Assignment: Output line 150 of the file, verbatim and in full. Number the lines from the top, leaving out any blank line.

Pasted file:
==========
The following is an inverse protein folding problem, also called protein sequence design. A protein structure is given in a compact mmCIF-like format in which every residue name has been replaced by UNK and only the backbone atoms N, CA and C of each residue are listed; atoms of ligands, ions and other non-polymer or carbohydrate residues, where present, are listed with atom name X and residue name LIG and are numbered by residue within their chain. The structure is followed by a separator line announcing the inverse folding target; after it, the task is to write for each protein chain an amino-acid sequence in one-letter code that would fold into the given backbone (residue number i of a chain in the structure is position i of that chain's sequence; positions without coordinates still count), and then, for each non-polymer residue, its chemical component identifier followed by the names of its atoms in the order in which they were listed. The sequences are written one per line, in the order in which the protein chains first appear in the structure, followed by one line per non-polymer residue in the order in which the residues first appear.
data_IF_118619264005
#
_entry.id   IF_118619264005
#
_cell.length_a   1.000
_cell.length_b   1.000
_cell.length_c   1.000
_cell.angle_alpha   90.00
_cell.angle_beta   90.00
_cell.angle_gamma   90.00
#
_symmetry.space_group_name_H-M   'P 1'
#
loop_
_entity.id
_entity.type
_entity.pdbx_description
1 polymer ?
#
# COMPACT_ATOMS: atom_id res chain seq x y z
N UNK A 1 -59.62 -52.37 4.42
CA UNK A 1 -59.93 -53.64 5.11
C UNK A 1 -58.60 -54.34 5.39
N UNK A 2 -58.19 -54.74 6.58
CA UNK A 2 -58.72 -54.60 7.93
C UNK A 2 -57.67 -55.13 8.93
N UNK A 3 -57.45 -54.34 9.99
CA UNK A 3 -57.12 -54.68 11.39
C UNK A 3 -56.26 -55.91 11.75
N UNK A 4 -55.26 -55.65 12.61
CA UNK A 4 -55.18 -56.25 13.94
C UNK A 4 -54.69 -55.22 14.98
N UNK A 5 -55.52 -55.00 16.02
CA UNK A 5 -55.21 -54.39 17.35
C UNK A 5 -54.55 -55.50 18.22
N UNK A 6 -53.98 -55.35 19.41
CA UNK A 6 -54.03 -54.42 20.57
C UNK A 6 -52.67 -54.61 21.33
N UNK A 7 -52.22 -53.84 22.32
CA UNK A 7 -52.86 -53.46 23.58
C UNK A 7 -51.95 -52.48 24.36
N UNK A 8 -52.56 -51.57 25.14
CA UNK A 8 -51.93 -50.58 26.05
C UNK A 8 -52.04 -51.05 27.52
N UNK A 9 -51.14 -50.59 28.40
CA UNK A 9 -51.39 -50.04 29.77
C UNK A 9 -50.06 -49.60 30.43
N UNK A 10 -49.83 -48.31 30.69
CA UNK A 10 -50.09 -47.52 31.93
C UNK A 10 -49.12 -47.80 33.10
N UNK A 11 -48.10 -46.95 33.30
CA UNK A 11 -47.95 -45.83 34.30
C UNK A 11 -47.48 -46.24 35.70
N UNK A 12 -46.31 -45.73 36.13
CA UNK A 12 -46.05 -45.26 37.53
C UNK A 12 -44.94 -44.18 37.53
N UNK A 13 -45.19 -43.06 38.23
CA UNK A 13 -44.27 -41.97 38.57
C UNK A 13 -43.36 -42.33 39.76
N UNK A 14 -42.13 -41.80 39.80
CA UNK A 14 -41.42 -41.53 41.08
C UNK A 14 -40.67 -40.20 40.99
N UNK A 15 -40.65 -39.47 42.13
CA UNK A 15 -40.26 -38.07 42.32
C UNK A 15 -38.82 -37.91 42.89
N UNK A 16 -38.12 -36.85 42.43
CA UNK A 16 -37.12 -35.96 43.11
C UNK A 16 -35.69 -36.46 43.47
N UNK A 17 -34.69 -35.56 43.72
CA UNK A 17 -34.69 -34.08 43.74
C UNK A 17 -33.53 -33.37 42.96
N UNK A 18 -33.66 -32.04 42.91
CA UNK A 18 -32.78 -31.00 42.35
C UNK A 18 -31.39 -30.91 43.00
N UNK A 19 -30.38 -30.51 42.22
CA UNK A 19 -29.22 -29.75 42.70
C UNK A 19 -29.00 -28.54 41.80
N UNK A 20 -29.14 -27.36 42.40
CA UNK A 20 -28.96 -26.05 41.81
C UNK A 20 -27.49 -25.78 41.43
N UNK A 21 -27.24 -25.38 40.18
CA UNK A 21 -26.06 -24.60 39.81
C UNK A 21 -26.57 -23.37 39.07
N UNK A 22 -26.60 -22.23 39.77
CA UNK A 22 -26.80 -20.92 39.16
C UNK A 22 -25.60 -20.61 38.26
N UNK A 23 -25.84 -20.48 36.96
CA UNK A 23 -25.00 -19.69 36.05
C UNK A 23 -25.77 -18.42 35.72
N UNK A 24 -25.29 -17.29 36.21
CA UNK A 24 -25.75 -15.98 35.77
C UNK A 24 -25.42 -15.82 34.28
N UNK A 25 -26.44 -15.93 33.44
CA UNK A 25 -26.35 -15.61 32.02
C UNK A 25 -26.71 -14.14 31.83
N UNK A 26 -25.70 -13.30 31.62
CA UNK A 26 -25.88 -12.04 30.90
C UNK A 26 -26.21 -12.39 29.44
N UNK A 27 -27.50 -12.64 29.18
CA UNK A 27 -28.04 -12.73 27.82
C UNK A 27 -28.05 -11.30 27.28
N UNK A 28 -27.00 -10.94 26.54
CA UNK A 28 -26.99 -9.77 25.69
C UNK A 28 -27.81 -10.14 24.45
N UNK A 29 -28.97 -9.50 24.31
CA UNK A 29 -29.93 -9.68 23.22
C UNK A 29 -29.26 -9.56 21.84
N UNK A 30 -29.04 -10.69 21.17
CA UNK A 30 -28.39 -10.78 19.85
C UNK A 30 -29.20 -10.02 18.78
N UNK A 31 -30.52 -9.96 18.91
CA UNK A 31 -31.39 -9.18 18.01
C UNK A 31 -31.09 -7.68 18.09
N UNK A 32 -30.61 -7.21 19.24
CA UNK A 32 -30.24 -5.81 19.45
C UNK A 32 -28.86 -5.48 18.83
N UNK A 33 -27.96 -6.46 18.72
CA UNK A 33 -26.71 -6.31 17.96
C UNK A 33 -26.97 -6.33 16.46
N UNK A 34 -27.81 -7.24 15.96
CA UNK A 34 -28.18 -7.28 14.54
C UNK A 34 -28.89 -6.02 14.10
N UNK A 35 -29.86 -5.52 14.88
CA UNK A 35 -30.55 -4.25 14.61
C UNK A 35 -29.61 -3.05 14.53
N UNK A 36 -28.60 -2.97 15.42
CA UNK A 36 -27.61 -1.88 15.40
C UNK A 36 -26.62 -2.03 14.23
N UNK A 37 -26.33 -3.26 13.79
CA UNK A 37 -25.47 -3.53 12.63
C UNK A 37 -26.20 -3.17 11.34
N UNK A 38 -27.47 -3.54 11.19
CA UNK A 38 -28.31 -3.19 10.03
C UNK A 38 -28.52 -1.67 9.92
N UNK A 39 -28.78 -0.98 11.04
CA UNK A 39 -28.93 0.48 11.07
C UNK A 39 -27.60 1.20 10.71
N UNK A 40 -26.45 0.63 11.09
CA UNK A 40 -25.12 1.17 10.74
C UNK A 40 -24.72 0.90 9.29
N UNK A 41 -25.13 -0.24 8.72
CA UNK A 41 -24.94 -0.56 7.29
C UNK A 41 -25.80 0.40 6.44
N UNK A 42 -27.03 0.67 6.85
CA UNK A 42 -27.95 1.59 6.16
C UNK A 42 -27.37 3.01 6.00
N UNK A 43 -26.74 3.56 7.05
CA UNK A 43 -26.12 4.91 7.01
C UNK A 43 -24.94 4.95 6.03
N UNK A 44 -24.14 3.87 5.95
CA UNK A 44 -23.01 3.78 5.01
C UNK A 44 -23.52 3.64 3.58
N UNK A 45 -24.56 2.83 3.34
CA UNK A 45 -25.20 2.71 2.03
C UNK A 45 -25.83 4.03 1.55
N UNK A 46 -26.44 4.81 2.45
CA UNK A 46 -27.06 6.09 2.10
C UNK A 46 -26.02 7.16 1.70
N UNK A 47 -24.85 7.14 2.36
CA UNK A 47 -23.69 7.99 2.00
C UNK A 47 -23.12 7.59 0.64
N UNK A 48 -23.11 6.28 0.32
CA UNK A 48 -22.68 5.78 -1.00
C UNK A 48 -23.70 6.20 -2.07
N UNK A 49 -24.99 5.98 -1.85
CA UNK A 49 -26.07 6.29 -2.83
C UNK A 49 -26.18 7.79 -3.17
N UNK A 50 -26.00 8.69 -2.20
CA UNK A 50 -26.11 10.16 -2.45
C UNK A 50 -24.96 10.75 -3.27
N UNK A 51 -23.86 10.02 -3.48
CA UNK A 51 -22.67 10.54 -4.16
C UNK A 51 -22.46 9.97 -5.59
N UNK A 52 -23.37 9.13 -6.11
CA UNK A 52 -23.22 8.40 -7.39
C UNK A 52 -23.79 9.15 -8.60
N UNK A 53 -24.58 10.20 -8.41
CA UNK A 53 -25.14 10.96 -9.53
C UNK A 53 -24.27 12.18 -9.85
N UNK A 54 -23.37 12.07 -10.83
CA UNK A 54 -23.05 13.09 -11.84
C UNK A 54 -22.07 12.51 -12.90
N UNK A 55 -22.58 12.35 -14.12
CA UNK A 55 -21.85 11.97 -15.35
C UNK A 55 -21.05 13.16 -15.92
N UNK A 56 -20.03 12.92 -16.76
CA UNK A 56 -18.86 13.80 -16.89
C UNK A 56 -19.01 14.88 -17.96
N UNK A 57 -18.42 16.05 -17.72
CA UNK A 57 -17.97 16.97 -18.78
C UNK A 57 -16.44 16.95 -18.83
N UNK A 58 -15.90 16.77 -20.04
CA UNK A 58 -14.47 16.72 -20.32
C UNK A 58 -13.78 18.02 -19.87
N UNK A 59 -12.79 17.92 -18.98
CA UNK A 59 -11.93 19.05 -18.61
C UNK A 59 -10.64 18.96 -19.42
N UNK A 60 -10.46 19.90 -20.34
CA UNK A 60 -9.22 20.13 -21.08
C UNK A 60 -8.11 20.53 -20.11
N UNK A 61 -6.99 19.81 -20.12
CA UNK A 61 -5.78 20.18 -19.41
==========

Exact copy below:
C UNK A 43 -24.94 4.95 6.03